The 2017 presidential election was concluded at the end of the voter registration exercise.
Numbers never lie and they help us paint a picture of what we should expect especially in a contest such like what we are about to witness in our political sphere next year.
It is becoming evidently clear that the voter numbers favor President Uhuru Kenyatta and no other person can beat him at the presidential poll.
This mixed with the shifting alliances across the country paint a picture of zero contest for the President whose goodwill across the political divide continues to grow each day.
Since January this year, Opposition MPs from Northern Kenya have more than once announced that they would be defecting to Jubilee.
Similar sentiment has been expressed by opposition politicians from parts of Western, South Nyanza, the Coast and Lower Eastern.
In essence, virtually all areas that were predominantly CORD in the last election are seeing the value of being in Jubilee and supporting President Uhuru Kenyatta.
It is therefore not too early to conclude that the 2017 presidential election is for President Uhuru Kenyatta to lose as there appears to be no credible challenger.
I am among the millions of Kenyans who are convinced that President Kenyatta will be re-elected for a second term, and with a convincing majority of the votes – up to 70 percent.
Even before the election is held, Jubilee already has in its bag 6,156,591 votes from Central Kenya and Rift Valley out of the 15.9 million voters who were registered by March 2016 as announced by the Independent Electoral and Boundaries Commission.
According to the IEBC data, North Eastern has 376,818 voters; Coast has 1,198,216; Eastern has 2,363,156; Nyanza has 2,226,671; Western has 1,616,518 while Nairobi has 1,868,551.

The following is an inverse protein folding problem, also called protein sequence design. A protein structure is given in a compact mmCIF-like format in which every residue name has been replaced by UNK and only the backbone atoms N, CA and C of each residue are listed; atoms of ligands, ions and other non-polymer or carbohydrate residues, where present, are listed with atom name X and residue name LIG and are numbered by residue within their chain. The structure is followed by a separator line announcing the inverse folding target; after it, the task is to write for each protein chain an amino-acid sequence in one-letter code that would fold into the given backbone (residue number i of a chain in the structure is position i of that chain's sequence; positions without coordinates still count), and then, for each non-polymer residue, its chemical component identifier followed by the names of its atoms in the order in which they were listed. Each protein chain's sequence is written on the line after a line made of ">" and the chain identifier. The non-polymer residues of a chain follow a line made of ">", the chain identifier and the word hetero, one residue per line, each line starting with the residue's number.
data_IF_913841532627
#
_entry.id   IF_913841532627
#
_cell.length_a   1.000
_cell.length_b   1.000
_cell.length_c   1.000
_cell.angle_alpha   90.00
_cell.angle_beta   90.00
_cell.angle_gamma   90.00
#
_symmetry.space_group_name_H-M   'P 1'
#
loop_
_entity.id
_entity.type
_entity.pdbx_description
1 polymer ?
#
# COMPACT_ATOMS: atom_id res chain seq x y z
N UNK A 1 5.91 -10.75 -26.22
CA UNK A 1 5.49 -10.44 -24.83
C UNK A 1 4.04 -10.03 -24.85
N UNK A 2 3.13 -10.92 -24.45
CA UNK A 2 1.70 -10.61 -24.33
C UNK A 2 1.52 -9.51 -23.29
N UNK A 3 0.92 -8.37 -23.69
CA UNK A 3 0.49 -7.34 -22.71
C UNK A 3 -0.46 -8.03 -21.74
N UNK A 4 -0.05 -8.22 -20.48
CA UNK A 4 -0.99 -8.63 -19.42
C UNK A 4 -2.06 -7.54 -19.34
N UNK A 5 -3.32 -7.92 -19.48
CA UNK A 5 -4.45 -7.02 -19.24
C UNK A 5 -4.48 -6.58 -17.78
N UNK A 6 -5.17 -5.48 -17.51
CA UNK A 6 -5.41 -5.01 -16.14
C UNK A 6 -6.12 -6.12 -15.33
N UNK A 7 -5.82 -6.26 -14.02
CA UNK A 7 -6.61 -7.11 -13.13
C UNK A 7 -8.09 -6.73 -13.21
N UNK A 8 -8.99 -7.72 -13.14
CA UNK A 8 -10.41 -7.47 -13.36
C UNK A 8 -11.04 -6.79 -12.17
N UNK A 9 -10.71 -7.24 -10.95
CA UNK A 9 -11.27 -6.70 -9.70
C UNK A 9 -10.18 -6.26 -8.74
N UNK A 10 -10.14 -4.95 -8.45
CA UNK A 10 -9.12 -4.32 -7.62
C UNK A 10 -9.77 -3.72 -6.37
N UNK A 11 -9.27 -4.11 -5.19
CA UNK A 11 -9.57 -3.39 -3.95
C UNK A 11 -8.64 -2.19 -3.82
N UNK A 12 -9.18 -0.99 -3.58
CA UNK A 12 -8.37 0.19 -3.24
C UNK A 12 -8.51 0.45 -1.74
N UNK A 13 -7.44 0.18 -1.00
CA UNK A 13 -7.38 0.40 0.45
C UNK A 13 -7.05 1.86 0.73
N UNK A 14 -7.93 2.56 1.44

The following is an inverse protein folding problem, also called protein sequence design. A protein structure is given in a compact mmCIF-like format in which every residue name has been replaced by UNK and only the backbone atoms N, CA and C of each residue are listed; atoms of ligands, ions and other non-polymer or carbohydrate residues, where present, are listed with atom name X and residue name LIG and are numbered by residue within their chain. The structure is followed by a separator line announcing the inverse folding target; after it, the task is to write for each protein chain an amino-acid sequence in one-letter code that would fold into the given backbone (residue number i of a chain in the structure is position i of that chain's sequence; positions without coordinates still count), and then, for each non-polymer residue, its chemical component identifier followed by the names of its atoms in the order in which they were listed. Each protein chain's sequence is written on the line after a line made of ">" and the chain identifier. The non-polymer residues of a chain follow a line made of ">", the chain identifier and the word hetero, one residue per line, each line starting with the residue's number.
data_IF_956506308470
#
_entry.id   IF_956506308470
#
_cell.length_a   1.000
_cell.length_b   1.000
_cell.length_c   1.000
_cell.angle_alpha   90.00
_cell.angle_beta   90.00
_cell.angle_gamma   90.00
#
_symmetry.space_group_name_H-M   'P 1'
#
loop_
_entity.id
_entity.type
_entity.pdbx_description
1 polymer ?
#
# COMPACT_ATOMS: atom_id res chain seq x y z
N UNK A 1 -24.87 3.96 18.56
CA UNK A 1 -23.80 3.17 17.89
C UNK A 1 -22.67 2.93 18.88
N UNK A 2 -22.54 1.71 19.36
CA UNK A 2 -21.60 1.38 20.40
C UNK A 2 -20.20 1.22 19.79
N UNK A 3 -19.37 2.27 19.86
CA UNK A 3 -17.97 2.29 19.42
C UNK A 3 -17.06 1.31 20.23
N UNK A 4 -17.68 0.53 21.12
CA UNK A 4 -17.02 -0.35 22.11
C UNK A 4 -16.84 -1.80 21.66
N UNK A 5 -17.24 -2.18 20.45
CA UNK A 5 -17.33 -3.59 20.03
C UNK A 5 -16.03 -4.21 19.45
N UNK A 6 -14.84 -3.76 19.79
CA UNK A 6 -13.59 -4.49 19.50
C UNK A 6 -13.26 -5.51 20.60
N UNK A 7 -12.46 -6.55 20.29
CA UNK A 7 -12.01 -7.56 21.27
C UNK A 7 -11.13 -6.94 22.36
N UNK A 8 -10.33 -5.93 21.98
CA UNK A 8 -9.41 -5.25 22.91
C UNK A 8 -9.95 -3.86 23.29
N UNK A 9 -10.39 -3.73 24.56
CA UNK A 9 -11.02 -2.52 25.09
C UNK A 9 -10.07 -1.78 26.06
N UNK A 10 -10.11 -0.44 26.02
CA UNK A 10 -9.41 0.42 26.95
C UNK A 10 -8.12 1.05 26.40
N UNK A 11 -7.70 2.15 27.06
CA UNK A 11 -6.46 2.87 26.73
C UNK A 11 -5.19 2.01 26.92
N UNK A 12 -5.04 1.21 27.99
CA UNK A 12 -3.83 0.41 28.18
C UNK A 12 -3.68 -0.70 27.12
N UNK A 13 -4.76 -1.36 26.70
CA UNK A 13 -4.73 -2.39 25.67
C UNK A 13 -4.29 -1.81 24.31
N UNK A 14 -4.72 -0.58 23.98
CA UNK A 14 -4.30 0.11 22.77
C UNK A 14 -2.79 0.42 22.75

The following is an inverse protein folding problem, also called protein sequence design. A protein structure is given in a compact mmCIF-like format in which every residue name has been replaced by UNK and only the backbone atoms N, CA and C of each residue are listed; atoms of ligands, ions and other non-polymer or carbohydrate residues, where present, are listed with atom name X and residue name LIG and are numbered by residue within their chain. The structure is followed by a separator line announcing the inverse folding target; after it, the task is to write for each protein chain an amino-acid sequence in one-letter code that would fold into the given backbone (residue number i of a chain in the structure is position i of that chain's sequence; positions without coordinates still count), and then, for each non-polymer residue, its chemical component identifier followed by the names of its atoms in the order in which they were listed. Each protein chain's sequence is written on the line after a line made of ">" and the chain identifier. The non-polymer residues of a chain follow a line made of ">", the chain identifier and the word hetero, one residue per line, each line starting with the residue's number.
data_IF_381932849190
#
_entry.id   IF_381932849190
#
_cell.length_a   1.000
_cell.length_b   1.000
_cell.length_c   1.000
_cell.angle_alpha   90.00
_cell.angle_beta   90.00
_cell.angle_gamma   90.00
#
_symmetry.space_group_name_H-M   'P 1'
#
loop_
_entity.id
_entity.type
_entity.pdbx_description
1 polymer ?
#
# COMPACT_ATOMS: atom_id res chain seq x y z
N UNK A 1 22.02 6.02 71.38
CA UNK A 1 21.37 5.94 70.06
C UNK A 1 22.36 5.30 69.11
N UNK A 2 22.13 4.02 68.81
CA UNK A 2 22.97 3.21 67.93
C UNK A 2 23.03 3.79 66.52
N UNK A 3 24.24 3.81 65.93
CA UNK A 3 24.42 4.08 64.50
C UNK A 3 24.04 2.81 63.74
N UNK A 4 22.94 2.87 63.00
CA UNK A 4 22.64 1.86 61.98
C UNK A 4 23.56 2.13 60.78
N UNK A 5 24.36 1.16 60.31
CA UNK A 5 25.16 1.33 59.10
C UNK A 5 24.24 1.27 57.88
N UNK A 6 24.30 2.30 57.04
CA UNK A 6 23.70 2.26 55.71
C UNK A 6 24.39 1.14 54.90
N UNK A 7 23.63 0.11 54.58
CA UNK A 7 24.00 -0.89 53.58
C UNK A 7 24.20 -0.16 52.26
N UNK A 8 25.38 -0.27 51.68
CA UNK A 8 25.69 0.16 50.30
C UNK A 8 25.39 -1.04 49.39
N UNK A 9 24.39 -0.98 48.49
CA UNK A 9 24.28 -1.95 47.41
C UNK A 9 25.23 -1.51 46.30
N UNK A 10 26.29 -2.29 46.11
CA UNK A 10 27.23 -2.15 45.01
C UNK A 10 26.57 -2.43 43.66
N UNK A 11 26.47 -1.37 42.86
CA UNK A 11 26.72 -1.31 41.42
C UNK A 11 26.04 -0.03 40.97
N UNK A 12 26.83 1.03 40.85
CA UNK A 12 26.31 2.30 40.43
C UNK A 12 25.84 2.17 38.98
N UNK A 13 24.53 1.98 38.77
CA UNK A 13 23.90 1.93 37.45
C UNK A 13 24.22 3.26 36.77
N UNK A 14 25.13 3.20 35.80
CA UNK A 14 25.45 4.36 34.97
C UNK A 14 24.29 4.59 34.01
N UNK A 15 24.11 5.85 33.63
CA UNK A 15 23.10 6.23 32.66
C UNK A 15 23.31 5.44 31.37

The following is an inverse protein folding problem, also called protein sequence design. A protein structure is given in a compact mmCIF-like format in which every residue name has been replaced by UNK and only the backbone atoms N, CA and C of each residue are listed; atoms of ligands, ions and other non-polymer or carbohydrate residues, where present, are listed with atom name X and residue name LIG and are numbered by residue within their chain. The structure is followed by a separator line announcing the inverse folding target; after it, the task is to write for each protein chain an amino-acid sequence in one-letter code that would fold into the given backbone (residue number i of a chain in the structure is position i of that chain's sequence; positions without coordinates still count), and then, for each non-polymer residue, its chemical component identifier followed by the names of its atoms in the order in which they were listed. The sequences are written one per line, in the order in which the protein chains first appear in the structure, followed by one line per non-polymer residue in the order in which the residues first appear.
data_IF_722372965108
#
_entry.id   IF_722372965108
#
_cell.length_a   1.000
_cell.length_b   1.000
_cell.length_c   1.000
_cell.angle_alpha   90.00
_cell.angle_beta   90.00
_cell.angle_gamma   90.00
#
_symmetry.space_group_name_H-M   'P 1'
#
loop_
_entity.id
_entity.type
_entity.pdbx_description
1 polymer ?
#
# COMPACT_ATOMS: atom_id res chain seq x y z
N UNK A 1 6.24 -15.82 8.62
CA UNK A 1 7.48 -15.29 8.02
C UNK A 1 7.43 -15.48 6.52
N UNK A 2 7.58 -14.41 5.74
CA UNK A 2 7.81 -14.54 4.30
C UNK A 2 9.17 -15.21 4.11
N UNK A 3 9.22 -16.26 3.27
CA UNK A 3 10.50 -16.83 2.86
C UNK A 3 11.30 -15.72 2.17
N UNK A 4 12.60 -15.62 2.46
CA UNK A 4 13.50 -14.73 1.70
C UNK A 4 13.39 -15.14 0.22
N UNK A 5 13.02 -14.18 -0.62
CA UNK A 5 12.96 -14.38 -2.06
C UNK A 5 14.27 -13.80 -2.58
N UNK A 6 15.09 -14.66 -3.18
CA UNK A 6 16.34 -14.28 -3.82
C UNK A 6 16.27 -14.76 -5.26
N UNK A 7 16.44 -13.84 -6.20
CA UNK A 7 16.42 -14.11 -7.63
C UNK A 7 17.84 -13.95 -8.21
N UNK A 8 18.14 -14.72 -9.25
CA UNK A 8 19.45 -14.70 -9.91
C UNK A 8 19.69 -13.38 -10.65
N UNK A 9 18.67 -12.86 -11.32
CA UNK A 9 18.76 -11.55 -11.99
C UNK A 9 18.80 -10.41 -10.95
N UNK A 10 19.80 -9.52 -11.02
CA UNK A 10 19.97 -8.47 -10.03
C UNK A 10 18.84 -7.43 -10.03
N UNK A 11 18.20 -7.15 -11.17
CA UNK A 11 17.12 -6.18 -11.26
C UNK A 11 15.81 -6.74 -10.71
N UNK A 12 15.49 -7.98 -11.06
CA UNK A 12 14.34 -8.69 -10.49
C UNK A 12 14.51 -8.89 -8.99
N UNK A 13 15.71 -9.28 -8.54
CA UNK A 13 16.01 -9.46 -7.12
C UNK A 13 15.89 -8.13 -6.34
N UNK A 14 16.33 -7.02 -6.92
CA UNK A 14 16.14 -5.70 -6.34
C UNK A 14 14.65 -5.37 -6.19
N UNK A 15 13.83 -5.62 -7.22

If you add the half of the votes in Eastern and the half in Nairobi similar to that which voted for Jubilee in 2013, Uhuru already has 8,272,445 votes which is more than 50 percent plus one required by the Constitution.
Uhuru’s tally of 175,032 votes in North Eastern Kenya was almost double that of Raila who got 98,802 in 2013. With the ongoing shift of alliances in the North, the President will get a substantial stake of the 376,818 votes in the region currently.
Why I argue that the win for Jubilee and Uhuru is likely to get to 70 percent is because of the new alliances that he and Deputy President William Ruto have forged since the last election.
This would see the President get more than the 181,961 votes that he got in Nyanza; a similar scenario would be expected at the Coast where a number of Cord MPs have already moved to Jubilee.
Uhuru would also get a higher number of votes in Western and Lower Eastern as compared to 2013 especially with the growing discord in the Opposition.
There is a high possibility that Uhuru is likely to command more than 10 million votes from the 15.9 million voters, currently registered. This would be a great thing as it shows the confidence that Kenyans have in Jubilee and his leadership.
Numbers don’t lie and as we head to the elections, this is a reality which may possibly send the opposition on a panic mode and thus treating the country to all kind of sideshows.
It is clear that support for the opposition has dwindled over the last four years and it is evident that the numbers don’t look very good for them.
Everywhere the President has gone, there has been express declaration of support for his government as well as him as the President and the unifying factor of the country.
This is because the government has, while working with county governments, ensured that Kenyans have better roads, access to electricity and water as well as improved healthcare.
(The writer is a political and communications consultant. Twitter @MachelWaikenda)